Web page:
Neogeography v Paleogeography : Round 1

An interesting comment trail at All-Points blog, the ages of geography argument will continue until both sides learn from each others approach, and yes there is stuff to learn from both sides.

The debate continues

The establishment (Paleogeographers) need to understand the value of “Openness” it all it forms, API’s, Licensing etc. and massive potential of users of GI to improve it, while the neo-geographers could do well to understand the requirments of enterprise users, where these are different from the mainstream.

However I would point out that many who regard themesleves as ‘Neogeographers” are happy not to be regarded as GIS people.. now what does that tell you ?

Written and Submitted from the Calistoga Lodge, Napa Valley, using it’s free wifi network.

9 comments

  1. Crouchingbadger

    The perceived distinction was made apparent to me last year’s OS Mashup where Peter Trevelyan (Met Office) railed against mashups as simplistic toys. I felt there was something for all of us to learn and making friends would have been a good start. (In his defence, though, he does keep a database of every particle of air over the UK rather than ‘myfavouritedoggingspots.com’)

  2. Tony Battle

    People attempt to redefine existing professions and define divisions between this and that, in order to ring fence their own supposed but incorrectly stated right to an existing, new or speciality area. As much as what we do now is technologically light years from old pen and ink map scribing; the fundamentals are the same. Neo and Paleo. It’s horse-sh*t and those who spout it, know it. Ultimately, it’s also pretty insulting. Dinosaurs never died out. They evolved.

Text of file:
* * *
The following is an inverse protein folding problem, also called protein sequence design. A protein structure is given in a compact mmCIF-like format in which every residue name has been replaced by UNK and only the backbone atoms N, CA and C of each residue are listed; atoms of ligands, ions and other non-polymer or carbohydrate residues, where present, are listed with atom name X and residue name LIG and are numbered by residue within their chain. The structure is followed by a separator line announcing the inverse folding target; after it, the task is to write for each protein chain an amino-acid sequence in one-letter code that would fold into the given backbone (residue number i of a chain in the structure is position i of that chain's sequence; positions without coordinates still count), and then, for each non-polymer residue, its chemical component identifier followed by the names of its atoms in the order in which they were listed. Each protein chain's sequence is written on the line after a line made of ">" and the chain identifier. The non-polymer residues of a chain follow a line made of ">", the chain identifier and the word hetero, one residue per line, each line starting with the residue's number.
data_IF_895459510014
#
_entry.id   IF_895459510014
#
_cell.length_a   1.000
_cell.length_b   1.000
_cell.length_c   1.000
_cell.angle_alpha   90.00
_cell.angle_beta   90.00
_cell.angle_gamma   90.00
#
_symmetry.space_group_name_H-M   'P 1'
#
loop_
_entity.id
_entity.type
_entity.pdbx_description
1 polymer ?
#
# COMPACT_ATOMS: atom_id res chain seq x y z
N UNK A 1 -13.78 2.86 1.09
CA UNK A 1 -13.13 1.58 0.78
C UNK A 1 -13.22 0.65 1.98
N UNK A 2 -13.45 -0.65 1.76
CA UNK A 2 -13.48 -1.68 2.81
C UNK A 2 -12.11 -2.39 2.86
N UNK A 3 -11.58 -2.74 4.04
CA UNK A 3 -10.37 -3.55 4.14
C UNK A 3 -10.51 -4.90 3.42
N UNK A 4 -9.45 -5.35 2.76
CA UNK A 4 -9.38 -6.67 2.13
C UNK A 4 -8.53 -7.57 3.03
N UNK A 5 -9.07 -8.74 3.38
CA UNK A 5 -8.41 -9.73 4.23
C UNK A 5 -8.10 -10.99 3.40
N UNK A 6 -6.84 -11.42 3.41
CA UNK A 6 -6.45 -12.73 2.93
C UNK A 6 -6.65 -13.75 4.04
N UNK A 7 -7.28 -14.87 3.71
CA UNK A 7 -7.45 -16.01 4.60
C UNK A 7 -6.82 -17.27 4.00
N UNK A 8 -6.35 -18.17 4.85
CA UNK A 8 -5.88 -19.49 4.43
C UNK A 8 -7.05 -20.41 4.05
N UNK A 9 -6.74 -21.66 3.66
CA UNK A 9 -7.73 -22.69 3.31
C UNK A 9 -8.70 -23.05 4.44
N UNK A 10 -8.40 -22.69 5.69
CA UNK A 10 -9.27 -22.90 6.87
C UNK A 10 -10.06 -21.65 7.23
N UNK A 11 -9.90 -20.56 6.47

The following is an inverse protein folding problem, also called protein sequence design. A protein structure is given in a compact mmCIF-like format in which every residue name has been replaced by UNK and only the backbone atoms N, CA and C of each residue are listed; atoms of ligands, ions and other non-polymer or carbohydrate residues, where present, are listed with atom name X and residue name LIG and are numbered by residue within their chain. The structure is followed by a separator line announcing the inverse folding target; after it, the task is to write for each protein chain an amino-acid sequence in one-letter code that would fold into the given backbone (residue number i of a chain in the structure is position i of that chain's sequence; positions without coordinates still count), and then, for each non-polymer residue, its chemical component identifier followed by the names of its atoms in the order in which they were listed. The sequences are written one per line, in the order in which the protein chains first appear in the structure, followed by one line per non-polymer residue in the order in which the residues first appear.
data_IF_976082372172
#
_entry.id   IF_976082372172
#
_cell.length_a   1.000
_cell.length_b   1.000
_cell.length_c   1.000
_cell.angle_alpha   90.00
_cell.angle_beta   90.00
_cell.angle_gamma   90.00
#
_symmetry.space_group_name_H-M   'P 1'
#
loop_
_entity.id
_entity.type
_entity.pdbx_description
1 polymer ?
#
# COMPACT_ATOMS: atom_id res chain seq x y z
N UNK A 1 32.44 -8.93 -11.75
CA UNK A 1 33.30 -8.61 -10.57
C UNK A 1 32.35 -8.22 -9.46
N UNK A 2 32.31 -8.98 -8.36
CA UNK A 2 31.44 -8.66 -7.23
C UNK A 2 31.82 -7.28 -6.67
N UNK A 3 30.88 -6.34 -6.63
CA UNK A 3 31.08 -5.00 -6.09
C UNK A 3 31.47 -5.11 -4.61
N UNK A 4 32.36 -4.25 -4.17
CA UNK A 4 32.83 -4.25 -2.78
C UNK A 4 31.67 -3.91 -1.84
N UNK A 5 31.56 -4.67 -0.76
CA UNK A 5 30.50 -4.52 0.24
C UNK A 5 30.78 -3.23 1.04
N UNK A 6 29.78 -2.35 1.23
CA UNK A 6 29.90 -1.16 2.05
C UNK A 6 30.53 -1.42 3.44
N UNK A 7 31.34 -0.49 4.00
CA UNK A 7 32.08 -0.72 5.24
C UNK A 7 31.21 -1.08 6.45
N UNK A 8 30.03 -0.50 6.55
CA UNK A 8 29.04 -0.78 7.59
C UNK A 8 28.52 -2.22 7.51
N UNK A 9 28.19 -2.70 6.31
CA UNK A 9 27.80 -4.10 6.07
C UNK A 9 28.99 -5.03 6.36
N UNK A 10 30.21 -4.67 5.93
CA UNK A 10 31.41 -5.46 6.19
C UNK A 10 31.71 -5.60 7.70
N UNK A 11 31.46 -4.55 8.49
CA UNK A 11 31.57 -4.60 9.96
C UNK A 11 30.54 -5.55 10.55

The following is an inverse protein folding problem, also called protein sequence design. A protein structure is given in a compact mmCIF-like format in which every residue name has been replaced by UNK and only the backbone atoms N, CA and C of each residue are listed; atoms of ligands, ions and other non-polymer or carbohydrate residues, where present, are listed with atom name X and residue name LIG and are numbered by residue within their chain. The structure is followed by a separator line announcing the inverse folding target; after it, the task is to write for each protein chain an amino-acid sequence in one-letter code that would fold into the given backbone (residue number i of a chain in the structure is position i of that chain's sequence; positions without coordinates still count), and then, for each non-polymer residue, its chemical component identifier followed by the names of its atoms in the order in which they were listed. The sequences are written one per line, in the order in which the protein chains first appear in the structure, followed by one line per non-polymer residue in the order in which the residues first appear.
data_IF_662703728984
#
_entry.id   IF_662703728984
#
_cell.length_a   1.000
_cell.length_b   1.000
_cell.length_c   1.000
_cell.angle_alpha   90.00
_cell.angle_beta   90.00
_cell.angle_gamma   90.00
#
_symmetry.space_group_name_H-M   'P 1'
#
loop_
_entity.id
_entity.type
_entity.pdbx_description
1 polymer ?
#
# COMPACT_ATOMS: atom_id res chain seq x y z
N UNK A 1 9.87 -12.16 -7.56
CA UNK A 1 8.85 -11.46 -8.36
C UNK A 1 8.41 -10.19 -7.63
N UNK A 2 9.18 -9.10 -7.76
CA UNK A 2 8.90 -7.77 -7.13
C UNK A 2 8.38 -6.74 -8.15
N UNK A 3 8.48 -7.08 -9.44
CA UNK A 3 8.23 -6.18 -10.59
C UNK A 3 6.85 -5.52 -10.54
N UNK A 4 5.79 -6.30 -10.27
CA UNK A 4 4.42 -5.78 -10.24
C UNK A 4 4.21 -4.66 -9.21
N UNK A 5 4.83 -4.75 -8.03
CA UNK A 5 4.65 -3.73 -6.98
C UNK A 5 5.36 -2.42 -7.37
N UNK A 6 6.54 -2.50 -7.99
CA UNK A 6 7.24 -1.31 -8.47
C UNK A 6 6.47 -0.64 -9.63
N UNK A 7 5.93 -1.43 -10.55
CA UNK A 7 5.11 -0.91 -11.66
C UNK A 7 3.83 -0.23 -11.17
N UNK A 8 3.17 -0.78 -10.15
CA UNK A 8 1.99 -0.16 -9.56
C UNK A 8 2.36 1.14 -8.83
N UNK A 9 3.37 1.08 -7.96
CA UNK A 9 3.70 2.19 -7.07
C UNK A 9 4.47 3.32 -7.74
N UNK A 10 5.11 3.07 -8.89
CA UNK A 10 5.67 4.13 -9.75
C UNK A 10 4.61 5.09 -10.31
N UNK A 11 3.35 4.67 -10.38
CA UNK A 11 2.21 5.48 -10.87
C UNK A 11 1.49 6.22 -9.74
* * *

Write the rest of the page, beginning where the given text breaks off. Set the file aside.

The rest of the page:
3. Duncan Garratt

    I feel some in the GIS world are feeling somewhat insecure! These so called divisions I think are destructive, and they certainly don’t forward the use of GIS by all. This argument is not about GIS in general, it is about GIS application technologies and publishing of map data via the web. The bottom line is a map is a map regardless of what you can do with it. The basics of cartography have not changed in decades only the medium on which the map data is displayed! If GIS is to have a bright future, then the more accessible GIS technologies are the better! I welcome young blood into the GIS industry; their ideas and enthusiasm are most welcome!

  4. Pingback: Virtual Earth - Now in ESRI « Tim Warr’s Blog

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